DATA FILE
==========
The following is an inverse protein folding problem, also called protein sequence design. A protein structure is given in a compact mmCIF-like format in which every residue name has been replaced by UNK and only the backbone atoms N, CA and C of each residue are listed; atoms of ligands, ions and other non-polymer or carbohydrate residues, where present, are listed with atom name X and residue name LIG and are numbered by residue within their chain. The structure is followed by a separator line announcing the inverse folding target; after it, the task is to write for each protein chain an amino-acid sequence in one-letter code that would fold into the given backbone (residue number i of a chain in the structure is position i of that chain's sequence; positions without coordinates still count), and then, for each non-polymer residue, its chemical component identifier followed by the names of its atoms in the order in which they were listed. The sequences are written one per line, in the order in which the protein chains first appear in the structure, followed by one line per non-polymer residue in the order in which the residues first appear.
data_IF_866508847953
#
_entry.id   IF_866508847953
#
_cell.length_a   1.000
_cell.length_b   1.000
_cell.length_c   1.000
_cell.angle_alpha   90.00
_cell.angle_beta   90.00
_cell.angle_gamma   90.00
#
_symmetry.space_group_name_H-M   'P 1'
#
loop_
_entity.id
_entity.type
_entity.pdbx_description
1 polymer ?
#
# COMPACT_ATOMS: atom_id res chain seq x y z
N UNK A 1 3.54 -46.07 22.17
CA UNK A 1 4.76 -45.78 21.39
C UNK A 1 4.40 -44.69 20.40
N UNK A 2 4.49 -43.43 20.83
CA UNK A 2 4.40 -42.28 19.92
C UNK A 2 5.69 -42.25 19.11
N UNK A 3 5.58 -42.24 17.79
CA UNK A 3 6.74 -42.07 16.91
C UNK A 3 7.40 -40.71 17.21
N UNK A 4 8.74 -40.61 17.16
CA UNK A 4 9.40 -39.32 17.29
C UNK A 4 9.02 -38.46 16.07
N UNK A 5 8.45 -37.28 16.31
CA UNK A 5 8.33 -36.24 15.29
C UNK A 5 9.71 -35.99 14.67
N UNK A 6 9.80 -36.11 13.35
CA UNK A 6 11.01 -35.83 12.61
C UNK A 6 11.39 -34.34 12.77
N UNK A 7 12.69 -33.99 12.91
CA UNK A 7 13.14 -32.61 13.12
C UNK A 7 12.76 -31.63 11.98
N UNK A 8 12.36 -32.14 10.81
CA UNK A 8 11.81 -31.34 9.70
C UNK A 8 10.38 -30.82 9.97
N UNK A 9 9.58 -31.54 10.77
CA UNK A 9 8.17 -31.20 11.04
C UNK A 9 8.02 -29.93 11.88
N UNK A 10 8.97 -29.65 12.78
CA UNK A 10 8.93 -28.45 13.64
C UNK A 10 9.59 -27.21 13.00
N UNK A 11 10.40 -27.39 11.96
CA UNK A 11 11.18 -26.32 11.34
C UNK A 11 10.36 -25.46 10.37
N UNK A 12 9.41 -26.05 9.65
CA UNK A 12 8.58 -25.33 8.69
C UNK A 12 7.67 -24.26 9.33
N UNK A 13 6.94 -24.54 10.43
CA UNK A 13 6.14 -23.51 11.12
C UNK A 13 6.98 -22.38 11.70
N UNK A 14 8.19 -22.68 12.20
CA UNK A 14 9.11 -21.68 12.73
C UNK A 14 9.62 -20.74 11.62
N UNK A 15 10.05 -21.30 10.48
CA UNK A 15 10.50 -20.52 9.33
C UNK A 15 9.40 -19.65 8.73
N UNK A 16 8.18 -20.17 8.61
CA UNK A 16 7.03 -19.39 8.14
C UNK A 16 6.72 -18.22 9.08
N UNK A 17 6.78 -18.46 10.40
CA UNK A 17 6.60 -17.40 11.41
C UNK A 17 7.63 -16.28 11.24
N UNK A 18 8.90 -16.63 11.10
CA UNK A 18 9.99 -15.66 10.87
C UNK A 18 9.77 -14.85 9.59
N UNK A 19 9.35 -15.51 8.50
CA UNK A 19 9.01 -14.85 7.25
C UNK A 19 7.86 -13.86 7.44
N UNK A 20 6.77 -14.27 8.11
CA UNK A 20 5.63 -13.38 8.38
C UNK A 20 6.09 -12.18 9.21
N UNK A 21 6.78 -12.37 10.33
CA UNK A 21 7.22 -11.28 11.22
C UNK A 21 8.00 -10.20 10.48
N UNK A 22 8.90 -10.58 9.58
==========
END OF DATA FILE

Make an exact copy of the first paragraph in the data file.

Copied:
The following is an inverse protein folding problem, also called protein sequence design. A protein structure is given in a compact mmCIF-like format in which every residue name has been replaced by UNK and only the backbone atoms N, CA and C of each residue are listed; atoms of ligands, ions and other non-polymer or carbohydrate residues, where present, are listed with atom name X and residue name LIG and are numbered by residue within their chain. The structure is followed by a separator line announcing the inverse folding target; after it, the task is to write for each protein chain an amino-acid sequence in one-letter code that would fold into the given backbone (residue number i of a chain in the structure is position i of that chain's sequence; positions without coordinates still count), and then, for each non-polymer residue, its chemical component identifier followed by the names of its atoms in the order in which they were listed. The sequences are written one per line, in the order in which the protein chains first appear in the structure, followed by one line per non-polymer residue in the order in which the residues first appear.